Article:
He said competing with local charter schools is also a challenge. Sturgis Charter Public School with two campuses and 800 high school students is located in Hyannis and attracts top students.

For parents and other community members who attend tomorrow’s forum, Koocher will ask a range of questions. He said he wants people to speak on what they like about the Barnstable public schools and what strengths the district has that a new superintendent should know about.

“If a district has a great tradition of excellence in a particular area or if they are very proud of pilot programs or some of their initiatives, you want to get that stuff out in front, so new people will understand that this is important,” he said.

He will also ask what improvements need to be made and where areas of growth need to happen.

“That’s where a lot of the parents and community people can be very helpful, as well as the faculty. Teachers are very constructive in that particular area,” he said.

Attendees will be asked what skills and professional abilities they would like to see in their next superintendent.

Finally, Koocher said, he asks for other comments. “We always ask what else do we need to know, because if you came here wanting to talk about something else related to the superintendency, we want to hear it,” he said.

All of the comments from the forums, along with the survey results, will get transcribed and shared with the candidates and the search committee, he said.

Czajkowski made her announcement that she would be leaving last winter, and Koocher said there have already been phone inquiries about the job.

“Some of them are people that we’re pretty excited about. That said, in a superintendent search, 80 to 90 percent of your candidates file their applications in the last week of the process. This is a procrastinating group of people in general,” he said.

Koocher said the pool of applicants will likely see people who are currently superintendents, as well as people who have been professionally preparing to be superintendents, assistant superintendents, directors of pupil services and special education directors.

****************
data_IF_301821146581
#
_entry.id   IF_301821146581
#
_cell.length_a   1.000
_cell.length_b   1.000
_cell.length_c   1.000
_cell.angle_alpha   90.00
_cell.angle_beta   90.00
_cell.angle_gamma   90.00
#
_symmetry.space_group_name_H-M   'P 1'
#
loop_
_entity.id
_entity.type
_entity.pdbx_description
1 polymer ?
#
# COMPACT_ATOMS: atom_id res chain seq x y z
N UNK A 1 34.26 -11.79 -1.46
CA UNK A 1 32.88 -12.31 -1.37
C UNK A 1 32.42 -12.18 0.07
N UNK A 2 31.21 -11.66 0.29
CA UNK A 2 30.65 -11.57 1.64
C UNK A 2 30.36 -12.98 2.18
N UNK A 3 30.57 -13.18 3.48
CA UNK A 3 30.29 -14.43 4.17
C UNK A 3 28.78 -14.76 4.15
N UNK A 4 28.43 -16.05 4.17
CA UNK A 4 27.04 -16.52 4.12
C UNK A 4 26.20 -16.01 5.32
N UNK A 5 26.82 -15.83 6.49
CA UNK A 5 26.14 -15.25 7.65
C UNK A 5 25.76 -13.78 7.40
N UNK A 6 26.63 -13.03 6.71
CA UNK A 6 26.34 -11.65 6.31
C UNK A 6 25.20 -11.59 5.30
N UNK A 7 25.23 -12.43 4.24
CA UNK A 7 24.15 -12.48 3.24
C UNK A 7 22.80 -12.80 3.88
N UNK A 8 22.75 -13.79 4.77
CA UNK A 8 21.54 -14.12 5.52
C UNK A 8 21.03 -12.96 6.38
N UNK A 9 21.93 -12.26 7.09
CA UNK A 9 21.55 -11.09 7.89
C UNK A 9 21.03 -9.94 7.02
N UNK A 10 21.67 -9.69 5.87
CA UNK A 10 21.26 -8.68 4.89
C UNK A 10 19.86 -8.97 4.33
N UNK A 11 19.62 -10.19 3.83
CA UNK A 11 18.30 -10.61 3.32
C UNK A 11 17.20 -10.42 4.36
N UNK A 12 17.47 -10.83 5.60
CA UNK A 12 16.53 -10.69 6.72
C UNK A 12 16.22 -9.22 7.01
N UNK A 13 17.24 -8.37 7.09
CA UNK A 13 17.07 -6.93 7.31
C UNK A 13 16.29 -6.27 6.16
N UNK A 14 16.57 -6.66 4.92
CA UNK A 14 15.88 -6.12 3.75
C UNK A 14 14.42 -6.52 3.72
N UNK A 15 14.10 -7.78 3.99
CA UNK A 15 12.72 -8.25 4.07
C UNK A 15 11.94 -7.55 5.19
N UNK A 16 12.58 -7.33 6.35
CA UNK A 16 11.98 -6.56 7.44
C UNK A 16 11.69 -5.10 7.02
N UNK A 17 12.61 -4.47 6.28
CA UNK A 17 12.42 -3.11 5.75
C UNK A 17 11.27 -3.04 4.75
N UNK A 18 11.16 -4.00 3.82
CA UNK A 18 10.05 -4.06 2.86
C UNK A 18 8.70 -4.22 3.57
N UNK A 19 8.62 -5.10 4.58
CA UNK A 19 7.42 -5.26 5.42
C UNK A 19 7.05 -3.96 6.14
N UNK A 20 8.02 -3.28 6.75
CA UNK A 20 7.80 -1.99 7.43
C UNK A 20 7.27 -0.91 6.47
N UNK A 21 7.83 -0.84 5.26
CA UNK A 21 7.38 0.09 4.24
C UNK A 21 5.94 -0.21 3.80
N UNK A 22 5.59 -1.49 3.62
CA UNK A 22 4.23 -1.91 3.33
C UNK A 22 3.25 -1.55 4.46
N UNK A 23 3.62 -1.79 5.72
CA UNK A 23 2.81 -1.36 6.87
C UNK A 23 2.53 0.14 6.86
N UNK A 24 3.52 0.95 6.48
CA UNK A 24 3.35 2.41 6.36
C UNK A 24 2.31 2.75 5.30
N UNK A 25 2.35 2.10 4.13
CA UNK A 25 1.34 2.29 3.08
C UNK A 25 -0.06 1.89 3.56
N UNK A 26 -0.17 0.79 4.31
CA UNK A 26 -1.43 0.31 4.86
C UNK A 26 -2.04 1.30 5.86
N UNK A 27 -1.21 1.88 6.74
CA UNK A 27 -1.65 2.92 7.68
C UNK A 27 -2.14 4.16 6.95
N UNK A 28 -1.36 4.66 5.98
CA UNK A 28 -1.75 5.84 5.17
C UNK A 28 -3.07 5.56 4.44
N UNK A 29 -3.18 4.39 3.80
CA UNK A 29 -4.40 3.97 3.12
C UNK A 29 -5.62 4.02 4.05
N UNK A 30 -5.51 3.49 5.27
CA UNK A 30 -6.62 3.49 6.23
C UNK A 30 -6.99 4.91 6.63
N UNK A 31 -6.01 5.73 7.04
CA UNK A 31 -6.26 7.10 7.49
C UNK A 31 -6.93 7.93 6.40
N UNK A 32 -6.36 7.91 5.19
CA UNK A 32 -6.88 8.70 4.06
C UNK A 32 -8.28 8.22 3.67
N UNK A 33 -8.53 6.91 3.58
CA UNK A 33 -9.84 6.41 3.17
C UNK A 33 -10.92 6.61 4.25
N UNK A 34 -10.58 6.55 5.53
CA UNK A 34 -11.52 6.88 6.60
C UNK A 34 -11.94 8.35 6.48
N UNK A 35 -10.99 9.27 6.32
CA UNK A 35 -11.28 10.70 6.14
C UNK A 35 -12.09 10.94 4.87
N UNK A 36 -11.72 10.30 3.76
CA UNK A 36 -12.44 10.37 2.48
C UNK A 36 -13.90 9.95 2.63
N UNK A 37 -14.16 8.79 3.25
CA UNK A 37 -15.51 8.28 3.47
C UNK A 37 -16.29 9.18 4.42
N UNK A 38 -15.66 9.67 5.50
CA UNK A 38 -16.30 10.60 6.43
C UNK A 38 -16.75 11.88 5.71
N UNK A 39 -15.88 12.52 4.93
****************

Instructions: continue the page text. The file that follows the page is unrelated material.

But, he said, the pool of applicants is not as large as it was a generation ago. “The early retirement system in Massachusetts coaxes superintendents out of the system in their late 50s, whereas a generation ago, people worked to 70 routinely,” he said.

One of Czajkowski’s initiatives had been to set up a leadership training seminar that dozens of administrators took part in.

Weber said, “We had extreme success with that in terms of moving internal candidates up and preparing teacher leaders and administrator leaders. We’re going to reap those benefits for years.”

Weber said she has not heard about any internal candidates at this time, but it is still early in the process.

She said there will not be a preference for internal candidates. “We’re looking for the best qualified candidate. We’re going to look forward to seeing what’s out there,” she said.

In addition to Weber, the search committee includes School Committee member Stephanie Ellis; Barnstable Town Councilors Sara Cushing and John Norman; Assistant Superintendent Kristen Harmon; Hyannis West Elementary School Principal Kathi Amato; Centerville Elementary School Principal Matt Scheufele; Barnstable West Barnstable Elementary School teacher Kelly Lawrence; Barnstable High School teacher Catherine Richards; parent Moira Bundschuh; parent and member of Special Education Parents Advisory Council member Kathy Bent; community member and town of Barnstable Community Services Director Lynne Poyant; and community member and former school administrator Sheila Burns. The town’s Human Resources Director Bill Cole is serving as an advisor to the committee, and Brooke Styche, president of the Barnstable Teachers Association, is serving as the liaison to that association.